Some have been incorrectly led to believe that while addressing the subject of marriage, divorce and remarriage in 1 Corinthians 7, Paul is merely expressing his own opinions, rather than the inspired commands of God. Is this true? Does Paul “cast off” the guiding hand of the Holy Spirit so that he may express his own opinions on the subject? I think upon proper reflection we will see that the answer is decidedly no. Paul does not disclaim inspiration, and is in fact setting forth binding commandments of the Lord, just as binding as if the Lord had spoken them from his own mouth.
In 1 Cor. 7:12-13, while addressing their questions about those who had become Christians after marriage, Paul says, “But to the rest say I, not the Lord: if any brother hath an unbelieving wife, and she is content to dwell with him, let him not leave her. And the woman that hath an unbelieving husband, and he is content to dwell with her, let her not leave her husband.” Paul had already dealt with the never-marrieds and the widows, then those who were married, (vs. 8 -11). This leaves only one group of people about whom they had asked: those who had become members of the church after they were married. Or, put another way, people who had gotten married before becoming Christians. Their question evidently went something like this: “Must those of us who became Christians after we were already married leave our non-Christian spouses?” That’s a good question, and we can see how it would have been uppermost on their minds in that pagan society. Becoming a Christian meant a revolutionary change of life style, and it surely disrupted many marriages.
If the non-Christian spouse refused to support his mate’s decision to obey the gospel, and then perhaps interfered with her efforts to live a faithful Christian life, it could be a most difficult situation. Also, since marriage is a joining where two become one flesh, they may have been wondering whether it becomes a sort of spiritual adultery to be married to a non-Christian. So Paul answers these questions clearly. In substance, he says Christians should remain with their nonChristian spouse as long as the non-Christian spouse will permit them to live their Christian life. This is a question which had not come up in the earthly ministry of Jesus, and it is understandable that it would not generally arise until after the church was established, and members would begin to experience life as Christians in a secular society, such as Corinth.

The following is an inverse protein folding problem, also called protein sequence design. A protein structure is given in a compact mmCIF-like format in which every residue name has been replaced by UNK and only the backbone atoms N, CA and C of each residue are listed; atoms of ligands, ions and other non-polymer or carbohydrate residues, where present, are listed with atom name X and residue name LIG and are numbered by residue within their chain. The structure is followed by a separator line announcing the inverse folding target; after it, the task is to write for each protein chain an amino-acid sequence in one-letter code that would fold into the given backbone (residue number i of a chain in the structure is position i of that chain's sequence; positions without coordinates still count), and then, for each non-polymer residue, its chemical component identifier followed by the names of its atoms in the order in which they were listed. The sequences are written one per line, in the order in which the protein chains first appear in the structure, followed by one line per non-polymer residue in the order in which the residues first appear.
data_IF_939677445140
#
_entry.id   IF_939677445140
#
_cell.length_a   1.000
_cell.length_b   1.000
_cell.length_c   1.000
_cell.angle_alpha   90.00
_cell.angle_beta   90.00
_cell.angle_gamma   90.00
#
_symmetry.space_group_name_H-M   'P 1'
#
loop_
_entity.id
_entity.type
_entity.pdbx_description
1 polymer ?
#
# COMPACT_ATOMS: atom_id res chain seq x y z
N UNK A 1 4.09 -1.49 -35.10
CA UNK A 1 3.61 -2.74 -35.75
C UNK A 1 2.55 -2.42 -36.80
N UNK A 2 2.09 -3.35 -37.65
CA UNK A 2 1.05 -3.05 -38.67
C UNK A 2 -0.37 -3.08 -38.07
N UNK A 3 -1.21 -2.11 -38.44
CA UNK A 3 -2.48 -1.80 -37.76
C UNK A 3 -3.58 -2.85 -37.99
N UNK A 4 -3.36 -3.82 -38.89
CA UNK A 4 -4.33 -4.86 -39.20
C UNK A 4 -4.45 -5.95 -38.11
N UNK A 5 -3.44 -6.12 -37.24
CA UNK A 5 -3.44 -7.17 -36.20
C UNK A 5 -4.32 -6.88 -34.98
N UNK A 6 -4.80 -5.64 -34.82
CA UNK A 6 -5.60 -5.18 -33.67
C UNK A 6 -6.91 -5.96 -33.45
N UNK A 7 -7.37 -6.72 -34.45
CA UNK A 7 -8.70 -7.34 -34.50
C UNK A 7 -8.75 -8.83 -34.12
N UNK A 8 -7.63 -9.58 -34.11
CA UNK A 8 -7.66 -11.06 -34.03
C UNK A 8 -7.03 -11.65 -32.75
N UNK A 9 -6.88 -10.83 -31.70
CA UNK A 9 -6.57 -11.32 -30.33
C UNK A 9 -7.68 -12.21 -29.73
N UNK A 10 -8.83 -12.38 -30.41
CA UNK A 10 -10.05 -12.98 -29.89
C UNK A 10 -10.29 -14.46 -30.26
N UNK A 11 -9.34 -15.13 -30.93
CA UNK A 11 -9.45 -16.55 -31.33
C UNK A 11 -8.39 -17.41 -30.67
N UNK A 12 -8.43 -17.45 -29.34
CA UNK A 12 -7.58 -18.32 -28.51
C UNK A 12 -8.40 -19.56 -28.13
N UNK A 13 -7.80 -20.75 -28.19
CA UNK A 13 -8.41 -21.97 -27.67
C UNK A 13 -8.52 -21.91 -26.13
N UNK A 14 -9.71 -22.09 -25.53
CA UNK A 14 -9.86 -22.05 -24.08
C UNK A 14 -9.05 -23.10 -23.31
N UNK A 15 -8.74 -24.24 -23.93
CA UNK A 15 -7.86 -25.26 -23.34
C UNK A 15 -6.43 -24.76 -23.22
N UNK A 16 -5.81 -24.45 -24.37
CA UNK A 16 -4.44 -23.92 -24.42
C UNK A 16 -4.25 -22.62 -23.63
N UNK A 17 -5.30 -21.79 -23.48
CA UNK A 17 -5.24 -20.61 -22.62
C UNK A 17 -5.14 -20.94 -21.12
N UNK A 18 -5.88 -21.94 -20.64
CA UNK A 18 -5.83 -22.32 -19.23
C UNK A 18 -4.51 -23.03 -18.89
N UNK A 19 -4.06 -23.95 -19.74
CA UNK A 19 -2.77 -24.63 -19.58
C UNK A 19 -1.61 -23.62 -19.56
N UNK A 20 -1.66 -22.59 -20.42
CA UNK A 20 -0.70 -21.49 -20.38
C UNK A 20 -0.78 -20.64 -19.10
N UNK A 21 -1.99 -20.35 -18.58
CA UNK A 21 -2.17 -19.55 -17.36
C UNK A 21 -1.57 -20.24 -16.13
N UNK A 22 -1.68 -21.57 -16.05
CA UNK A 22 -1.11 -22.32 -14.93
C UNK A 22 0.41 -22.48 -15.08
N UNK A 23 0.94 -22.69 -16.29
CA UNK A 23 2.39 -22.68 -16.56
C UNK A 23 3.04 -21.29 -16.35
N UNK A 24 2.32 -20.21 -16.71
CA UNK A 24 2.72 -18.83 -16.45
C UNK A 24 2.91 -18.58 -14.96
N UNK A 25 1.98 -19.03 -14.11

It is inconsistent to conclude that Paul was merely giving his opinion, since he repeatedly affirms his inspiration in this epistle, and goes so far as to say, “if any man thinks himself to be a prophet, or spiritual, let him take knowledge of the things which I write unto you, that they are the commandment of the Lord,” (1 Cor. 14:37). In the second chapter of the same epistle, he had gone to great lengths to explain the nature of verbal inspiration, and clearly includes himself in those inspired writers who were speaking the very mind of God. So it would be incomprehensible that, in responding to one of their important questions, he would revert to a mere uninspired adviser, giving his own fallible opinions.
Further, he reaffirms in this same discussion that he is inspired, saying in 7:40 that “he thinks that he also has the spirit of God.” Again, some have incorrectly concluded that by saying he “thinks” this, he is somehow expressing doubt or uncertainty. They argue that Paul is unsure whether he is inspired! But he expresses no such uncertainty anywhere else. In fact, he confidently asserts his own inspiration, and consistently demands their recognition of the divine origin of his teaching, (2:6-16; cf. Gal. 1:11-12).
When Paul states that he believes that he has the Spirit of God, was he mistaken? If he was mistaken about this, how can we know that he was not mistaken about other matters? If Paul was not sure that he was inspired, how can we trust any of his teaching, which clearly claims to be from God, (2 Tim. 3:16)? If Paul was uncertain about his own inspiration, how could the other apostles have been sure of theirs? Yet, they confidently affirmed inspiration (2 Pet. 2:21; 1 Jn. 1:1-2) and the Lord clearly promised them such, (Jn. 16).
Paul did not disclaim his own inspiration. He differentiated between matters the Lord had already personally addressed, and those of first impression—about which he was now writing.
-by Robert C. Veil, Jr.